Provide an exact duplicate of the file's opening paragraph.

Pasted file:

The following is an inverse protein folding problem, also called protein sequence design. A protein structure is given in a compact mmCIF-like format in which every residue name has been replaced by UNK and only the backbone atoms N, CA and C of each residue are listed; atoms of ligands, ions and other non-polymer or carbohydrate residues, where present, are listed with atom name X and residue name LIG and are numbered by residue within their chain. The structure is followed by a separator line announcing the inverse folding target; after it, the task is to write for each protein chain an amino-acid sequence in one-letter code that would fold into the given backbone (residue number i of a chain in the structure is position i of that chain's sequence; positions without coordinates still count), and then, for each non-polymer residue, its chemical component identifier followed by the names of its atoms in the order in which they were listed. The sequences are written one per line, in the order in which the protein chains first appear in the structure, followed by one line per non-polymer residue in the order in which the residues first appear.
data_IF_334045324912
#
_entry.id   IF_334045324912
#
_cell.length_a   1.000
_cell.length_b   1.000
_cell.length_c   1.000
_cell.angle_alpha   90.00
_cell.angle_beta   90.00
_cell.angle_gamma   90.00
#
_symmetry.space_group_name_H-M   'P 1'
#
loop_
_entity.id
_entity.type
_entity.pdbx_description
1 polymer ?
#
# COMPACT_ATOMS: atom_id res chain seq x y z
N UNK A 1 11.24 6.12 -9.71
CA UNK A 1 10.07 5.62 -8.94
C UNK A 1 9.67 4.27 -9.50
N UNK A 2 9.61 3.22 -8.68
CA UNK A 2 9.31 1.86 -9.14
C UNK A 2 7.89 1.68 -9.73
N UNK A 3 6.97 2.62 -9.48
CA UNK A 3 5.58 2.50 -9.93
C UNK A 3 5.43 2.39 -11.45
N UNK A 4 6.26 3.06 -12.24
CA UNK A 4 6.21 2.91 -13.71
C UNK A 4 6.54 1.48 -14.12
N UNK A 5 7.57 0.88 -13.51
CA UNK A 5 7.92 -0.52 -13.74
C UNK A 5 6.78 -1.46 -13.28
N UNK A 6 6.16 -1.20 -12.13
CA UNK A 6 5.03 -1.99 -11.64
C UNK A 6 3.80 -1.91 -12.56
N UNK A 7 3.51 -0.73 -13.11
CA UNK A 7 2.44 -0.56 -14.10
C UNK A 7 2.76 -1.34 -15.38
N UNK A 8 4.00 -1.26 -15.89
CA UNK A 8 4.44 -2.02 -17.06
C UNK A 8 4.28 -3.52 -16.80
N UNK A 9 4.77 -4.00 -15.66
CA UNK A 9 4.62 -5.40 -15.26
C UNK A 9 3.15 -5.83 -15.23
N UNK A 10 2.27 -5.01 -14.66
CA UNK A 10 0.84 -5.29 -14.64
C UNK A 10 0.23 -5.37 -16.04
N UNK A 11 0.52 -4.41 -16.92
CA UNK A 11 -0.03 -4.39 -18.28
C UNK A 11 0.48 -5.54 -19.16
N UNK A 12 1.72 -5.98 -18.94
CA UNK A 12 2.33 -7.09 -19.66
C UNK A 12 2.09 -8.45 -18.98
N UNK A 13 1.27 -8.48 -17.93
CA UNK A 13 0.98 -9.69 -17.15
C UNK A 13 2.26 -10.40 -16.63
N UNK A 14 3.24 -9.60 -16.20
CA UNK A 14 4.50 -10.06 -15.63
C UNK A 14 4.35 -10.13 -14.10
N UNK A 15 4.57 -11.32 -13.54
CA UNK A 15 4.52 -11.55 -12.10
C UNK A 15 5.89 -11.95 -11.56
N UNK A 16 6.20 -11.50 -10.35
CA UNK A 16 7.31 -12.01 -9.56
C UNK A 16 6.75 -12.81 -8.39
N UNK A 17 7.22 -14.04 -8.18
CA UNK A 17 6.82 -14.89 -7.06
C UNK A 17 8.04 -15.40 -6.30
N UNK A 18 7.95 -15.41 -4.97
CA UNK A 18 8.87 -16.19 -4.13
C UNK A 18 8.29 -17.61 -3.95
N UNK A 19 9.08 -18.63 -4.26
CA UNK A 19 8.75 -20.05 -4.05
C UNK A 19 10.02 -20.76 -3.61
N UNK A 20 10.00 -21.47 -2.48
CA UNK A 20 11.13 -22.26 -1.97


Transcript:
The following is an inverse protein folding problem, also called protein sequence design. A protein structure is given in a compact mmCIF-like format in which every residue name has been replaced by UNK and only the backbone atoms N, CA and C of each residue are listed; atoms of ligands, ions and other non-polymer or carbohydrate residues, where present, are listed with atom name X and residue name LIG and are numbered by residue within their chain. The structure is followed by a separator line announcing the inverse folding target; after it, the task is to write for each protein chain an amino-acid sequence in one-letter code that would fold into the given backbone (residue number i of a chain in the structure is position i of that chain's sequence; positions without coordinates still count), and then, for each non-polymer residue, its chemical component identifier followed by the names of its atoms in the order in which they were listed. The sequences are written one per line, in the order in which the protein chains first appear in the structure, followed by one line per non-polymer residue in the order in which the residues first appear.